Proteins are elaborate biopolymers balancing between contradicting intrinsic propensities to fold, aggregate, or remain disordered. Assessing their primary structural preferences observable without evolutionary optimization has been reinforced by the recent identification of de novo proteins that have emerged from previously non-coding sequences. In this paper we investigate structural preferences of hypothetical proteins translated from random DNA segments using the standard genetic code and three of its proposed evolutionarily predecessor models encoding 10, 6, and 4 amino acids, respectively. Our only main assumption is that the disorder, aggregation, and transmembrane helix predictions used are able to reflect the differences in the trends of the protein sets investigated. We found that the 10-residue code encodes proteins that resemble modern proteins in their predicted structural properties. All of the investigated early genetic codes give rise to proteins with enhanced disorder and diminished aggregation propensities. Our results suggest that an ancestral genetic code similar to the proposed 10-residue one is capable of encoding functionally diverse proteins but these might have existed under conditions different from today's common physiological ones. The existence of a protein functional repertoire for the investigated earlier stages which is quite distinct as it is today can be deduced from the presented results.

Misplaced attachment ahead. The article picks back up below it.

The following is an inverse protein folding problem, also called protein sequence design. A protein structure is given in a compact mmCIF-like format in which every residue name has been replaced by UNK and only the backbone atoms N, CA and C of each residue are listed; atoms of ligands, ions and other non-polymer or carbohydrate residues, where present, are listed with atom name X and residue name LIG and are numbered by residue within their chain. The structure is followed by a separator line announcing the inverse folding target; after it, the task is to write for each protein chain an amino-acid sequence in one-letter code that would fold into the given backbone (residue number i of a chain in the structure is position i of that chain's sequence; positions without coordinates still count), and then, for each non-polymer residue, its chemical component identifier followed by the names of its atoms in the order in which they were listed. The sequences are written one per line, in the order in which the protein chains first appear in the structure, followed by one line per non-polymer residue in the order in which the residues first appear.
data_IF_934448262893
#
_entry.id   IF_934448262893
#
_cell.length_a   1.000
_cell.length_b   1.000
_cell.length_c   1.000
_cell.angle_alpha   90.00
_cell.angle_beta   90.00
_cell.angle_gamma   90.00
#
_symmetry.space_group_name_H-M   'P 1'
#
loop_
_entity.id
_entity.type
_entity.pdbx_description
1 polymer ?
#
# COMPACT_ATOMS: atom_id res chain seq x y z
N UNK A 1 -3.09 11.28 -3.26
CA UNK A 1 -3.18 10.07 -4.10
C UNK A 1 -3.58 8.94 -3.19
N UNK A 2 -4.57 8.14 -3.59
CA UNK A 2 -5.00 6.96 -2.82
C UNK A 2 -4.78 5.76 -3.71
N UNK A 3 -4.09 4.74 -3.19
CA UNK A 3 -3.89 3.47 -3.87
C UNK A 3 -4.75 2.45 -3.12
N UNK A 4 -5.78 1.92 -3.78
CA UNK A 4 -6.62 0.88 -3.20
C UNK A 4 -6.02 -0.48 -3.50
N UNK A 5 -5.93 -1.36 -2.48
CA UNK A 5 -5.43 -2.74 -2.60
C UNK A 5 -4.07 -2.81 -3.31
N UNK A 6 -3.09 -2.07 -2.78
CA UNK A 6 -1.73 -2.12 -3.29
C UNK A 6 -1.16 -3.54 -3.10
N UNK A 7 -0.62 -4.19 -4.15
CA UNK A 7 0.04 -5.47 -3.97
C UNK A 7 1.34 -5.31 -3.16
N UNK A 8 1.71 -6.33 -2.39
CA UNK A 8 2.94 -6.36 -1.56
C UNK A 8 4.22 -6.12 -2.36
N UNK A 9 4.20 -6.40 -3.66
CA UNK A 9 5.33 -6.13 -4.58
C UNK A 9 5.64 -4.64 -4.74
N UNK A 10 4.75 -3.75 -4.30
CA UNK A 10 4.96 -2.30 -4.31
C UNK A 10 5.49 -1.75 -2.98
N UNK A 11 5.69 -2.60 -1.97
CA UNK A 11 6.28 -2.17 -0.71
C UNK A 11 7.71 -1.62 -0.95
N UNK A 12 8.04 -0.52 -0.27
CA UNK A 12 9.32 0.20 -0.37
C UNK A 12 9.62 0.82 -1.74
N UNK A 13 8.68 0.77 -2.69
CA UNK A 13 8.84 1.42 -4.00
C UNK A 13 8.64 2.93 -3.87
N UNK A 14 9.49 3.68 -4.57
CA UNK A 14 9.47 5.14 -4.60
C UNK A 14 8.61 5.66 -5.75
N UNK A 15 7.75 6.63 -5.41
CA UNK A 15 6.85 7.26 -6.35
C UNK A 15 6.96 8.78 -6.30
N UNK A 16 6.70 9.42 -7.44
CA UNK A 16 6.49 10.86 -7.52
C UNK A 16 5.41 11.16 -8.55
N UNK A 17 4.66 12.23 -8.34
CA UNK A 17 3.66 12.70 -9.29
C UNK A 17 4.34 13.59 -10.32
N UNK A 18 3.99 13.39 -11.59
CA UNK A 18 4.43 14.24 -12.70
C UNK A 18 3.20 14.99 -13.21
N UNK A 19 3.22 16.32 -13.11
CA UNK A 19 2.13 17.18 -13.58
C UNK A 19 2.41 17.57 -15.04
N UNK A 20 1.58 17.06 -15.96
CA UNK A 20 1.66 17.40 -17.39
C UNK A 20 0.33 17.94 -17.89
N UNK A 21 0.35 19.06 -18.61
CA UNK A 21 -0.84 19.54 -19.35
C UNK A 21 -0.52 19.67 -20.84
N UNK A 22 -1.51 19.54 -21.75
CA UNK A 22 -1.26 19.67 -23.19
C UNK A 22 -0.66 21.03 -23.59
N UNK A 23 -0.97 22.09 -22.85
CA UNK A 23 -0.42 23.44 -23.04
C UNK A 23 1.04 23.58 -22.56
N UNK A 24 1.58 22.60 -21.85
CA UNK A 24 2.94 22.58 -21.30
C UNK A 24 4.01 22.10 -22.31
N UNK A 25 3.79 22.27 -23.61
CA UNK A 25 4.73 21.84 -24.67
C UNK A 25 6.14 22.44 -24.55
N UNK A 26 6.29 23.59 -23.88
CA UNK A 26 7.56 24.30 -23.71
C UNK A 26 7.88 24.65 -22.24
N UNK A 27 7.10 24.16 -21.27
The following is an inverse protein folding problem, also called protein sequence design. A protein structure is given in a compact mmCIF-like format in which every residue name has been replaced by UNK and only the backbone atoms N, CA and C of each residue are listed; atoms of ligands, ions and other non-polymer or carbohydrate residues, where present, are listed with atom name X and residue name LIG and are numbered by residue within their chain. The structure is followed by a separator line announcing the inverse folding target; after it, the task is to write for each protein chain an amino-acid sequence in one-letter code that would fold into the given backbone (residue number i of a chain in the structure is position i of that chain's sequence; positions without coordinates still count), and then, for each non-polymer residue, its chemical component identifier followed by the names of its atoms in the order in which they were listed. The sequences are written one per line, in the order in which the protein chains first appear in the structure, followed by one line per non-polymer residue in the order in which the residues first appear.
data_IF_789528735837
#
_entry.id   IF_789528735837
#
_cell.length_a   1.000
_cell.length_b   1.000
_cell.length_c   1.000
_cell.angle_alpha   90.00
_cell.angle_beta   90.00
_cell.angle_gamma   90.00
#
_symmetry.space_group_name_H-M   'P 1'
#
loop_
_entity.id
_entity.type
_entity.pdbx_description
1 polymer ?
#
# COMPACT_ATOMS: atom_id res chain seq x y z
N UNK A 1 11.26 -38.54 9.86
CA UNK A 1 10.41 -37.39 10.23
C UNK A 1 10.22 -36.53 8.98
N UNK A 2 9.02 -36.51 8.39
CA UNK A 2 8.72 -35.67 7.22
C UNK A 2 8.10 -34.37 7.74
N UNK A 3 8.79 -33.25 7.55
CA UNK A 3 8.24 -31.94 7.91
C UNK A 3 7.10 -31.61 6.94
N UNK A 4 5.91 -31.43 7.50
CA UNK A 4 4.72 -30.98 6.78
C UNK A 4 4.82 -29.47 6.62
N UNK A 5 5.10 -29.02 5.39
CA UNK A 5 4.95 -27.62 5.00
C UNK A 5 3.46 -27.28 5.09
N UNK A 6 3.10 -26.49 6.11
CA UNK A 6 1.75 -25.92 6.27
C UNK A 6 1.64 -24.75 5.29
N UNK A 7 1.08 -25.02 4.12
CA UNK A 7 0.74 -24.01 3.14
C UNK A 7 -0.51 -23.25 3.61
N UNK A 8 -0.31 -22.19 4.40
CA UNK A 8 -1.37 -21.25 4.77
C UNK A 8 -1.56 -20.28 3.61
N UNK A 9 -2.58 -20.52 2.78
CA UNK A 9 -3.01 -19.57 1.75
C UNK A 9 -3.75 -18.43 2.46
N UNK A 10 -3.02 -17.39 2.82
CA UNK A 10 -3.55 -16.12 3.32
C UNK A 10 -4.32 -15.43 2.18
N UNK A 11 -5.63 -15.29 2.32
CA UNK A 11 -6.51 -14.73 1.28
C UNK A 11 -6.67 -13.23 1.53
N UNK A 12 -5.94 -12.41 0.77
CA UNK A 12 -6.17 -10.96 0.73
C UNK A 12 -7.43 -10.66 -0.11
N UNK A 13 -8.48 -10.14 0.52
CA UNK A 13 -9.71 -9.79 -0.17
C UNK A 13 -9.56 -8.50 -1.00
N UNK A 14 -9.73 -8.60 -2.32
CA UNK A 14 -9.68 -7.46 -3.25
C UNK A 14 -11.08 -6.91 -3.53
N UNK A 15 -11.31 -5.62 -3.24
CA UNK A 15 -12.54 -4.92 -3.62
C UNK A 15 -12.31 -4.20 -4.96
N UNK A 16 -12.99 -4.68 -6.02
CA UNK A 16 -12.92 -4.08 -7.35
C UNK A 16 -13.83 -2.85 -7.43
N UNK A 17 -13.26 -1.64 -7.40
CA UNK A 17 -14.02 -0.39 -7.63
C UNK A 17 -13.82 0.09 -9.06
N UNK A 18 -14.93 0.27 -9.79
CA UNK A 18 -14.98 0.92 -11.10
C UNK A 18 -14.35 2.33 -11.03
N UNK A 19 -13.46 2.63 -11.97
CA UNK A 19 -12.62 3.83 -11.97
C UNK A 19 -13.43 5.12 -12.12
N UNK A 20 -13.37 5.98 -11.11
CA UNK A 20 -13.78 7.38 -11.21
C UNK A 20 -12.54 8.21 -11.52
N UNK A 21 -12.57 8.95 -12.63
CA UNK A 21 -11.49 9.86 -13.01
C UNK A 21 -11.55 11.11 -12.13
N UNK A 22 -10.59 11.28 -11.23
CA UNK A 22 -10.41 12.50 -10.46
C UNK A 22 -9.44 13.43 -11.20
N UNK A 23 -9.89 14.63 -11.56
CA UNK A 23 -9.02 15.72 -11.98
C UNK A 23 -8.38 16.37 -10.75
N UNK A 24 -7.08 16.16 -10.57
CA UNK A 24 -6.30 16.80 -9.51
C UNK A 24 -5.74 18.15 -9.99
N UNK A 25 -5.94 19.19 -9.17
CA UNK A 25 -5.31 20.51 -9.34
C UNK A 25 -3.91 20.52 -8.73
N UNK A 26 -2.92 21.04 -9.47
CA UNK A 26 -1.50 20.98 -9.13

ASJC Scopus subject areas
- Ecology, Evolution, Behavior and Systematics
- Molecular Biology